Based on enrollment as of the 2012-13 school year, the 100 largest school districts ranged from enrollment of 45,705 (Shelby County, TN) to 993,903 (New York City Public Schools). Use the interactive table to view, rank compare the set of all 100 districts. Use the table to view how these districts are changing over time. These data are based on enrollment reported by individual school districts and will update in spring 2014 with 2013-14 enrollment data.
In several states, school districts are coterminous with county boundaries. As a result, Florida has 14 districts in the list of largest 100, followed by Maryland (6) and Virginia (6). In most states, school district boundaries are not coterminous with city or county boundaries. Many states have maintained a heritage of mostly small school districts. Several states with districts in the largest 100 set do have some districts that are county equivalents (Philadelphia, PA and Cook County, IL).
In contrast, Texas, which has no larger districts that are coterminous with county boundaries, has 19 districts in the largest 100 set. California, with very few districts coterminous with counties, has 12 districts among the top 100 set.
See additional tables and more information about school district demographic-economic characteristics described in the school district community information resources.
Possibly the most obvious reason to use ZIP codes for small area demographic and economic analysis is that the analyst has ZIP Code-based data. Typically those data are addresses or address-based data. The analyst seeks to assign demographic and economic data to the ZIP code records/locations so that more can be known about the demographic-economic characteristics of individual addresses or address vicinity.
ZIP Codes are well known to all of us. They are used by the U.S. Postal Service as a means to more efficiently deliver mail. Census tracts may be less familiar. Census tracts are defined by the Census Bureau and organized as sub-county building blocks. More about census tracts.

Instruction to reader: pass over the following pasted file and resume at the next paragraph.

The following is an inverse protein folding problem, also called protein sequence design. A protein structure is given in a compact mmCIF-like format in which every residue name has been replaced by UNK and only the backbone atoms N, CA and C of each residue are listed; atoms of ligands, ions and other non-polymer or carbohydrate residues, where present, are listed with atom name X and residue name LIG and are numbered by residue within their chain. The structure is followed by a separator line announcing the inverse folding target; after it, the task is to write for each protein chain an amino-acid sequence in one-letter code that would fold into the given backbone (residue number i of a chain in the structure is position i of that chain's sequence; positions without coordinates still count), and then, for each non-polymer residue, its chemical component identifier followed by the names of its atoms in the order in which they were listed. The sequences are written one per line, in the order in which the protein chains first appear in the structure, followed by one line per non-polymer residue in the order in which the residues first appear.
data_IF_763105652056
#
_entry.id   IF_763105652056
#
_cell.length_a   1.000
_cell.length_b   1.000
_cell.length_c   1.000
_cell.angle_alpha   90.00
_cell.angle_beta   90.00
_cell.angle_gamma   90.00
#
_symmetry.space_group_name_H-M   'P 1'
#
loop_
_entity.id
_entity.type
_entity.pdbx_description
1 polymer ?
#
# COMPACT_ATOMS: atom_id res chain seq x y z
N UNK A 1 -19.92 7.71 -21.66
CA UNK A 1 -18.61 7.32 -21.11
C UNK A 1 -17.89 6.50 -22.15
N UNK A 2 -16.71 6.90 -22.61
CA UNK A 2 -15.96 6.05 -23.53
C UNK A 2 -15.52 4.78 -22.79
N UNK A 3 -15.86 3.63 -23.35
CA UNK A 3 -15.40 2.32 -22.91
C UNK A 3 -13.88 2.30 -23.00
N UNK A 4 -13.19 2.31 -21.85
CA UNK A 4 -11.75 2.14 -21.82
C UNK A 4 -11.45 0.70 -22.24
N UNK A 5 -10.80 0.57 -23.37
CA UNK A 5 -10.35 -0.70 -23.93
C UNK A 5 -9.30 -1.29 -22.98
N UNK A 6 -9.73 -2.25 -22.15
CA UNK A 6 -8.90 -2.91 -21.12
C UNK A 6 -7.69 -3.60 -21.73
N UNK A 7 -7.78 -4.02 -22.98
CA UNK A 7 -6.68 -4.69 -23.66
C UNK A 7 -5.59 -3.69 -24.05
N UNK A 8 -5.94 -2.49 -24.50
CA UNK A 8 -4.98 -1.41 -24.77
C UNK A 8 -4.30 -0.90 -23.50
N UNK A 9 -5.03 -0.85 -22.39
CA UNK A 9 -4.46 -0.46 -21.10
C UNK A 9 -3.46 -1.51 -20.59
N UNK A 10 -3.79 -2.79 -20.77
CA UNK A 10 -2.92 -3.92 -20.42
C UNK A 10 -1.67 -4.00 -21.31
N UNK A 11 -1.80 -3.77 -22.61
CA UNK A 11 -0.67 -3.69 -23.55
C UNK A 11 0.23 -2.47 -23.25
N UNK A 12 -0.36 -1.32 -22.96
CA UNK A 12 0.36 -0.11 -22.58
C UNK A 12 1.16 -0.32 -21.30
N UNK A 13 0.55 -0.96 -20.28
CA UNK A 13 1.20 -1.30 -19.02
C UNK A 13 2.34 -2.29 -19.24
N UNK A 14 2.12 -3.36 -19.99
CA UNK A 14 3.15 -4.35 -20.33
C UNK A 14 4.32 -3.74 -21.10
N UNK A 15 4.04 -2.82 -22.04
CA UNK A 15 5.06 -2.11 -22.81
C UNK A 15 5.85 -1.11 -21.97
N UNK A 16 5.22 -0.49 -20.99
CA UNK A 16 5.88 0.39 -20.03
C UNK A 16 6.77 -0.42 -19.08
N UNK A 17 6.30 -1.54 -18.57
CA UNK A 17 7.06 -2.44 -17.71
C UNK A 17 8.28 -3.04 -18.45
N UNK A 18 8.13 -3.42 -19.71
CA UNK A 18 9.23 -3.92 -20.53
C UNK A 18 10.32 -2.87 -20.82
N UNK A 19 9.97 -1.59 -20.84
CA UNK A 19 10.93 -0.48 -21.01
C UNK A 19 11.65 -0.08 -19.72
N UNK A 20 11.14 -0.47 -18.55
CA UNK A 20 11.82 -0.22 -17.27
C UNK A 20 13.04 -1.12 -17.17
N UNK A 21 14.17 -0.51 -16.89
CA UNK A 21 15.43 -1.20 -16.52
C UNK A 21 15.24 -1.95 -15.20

This sample profile shows side-by-side comparison demographic-economic views of two census tracts and associated ZIP Code Tabulation Area in the Scottsdale, AZ area. See related section about equivalencing census tract and ZIP Code area geography.
10 Reasons to use Census Tracts Versus ZIP Code Geography & Demographics
1. Census tracts are polygons and cover a well-defined geographic area.
ZIP codes are clusters of lines; the U.S. Postal Service does not define ZIP Code boundaries. A very large number of 5-digit ZIP Codes are P.O. boxes or specific street addresses and thus represent points not even one line.
2. Census tracts provide more granularity (73,000 areas) than ZIP Codes (43,000).
3. Census tracts are, generally, non-changing static geography from decennial census to census. ZIP codes may change at any time; new ZIP codes may be created or eliminated at any time.
4. Census tracts cover the U.S. wall to wall. ZIP codes exist only where U.S. mail service is provided.
5. Census tracts align coterminously to county boundaries. ZIP codes do not.
6. Census tracts have well known/exact boundaries. ZIP codes are groups of lines whose exact structural definition is not officially established.
7. Census tracts provide more statistical uniformity averaging 4,000+ population. The population of a single ZIP code can exceed 100,000.
8. Census tracts have a large and richer set of associated, more reliable demographic-economic data. True ZIP Code data are only delivery statistics developed by the U.S. Postal Service.
9. The total land area and water area are known for each census tract, to the square meter. The total area covered by a ZIP Code is not known, let alone water area.
10. A unique set of census blocks, and hence demographics, can be associated with each census tract. There is no good way to associate census blocks with ZIP codes.
11.. Who’s counting? It is entirely feasible to develop and analyze time series data for census tracts. Time series data by ZIP code is risky due to the inherent potential for changing geographic scope.
So why do we keep using estimated ZIP Code areas and demographics? In the main, ZIP codes provide an easier and more comfortable way to associate or characterize demographic-economic conditions. We all know our own ZIP code and generally quite a few others. Few among us know what our census tract code is, let alone for other locations.
The Hispanic or Latino population group is comprised of many specific origin subgroups. The specific origin subgroups are often associated with different regions of the world. Many specific origin subgroups tend to cluster by location within the U.S. both as a result of the geography of emigration (e.g., Mexico to Texas) and association with where same subgroup emigrants have settled (e.g., Cuba to New York). Census 2010 identifies approximately 70 Hispanic specific origin subgroups.
Use the interactive table at http://proximityone.com/hispanic_origin.htm to gain insights into how the Hispanic specific origin subgroups are distributed across the U.S. by county. Tools are provided to analyze geographic and subgroup patterns of interest.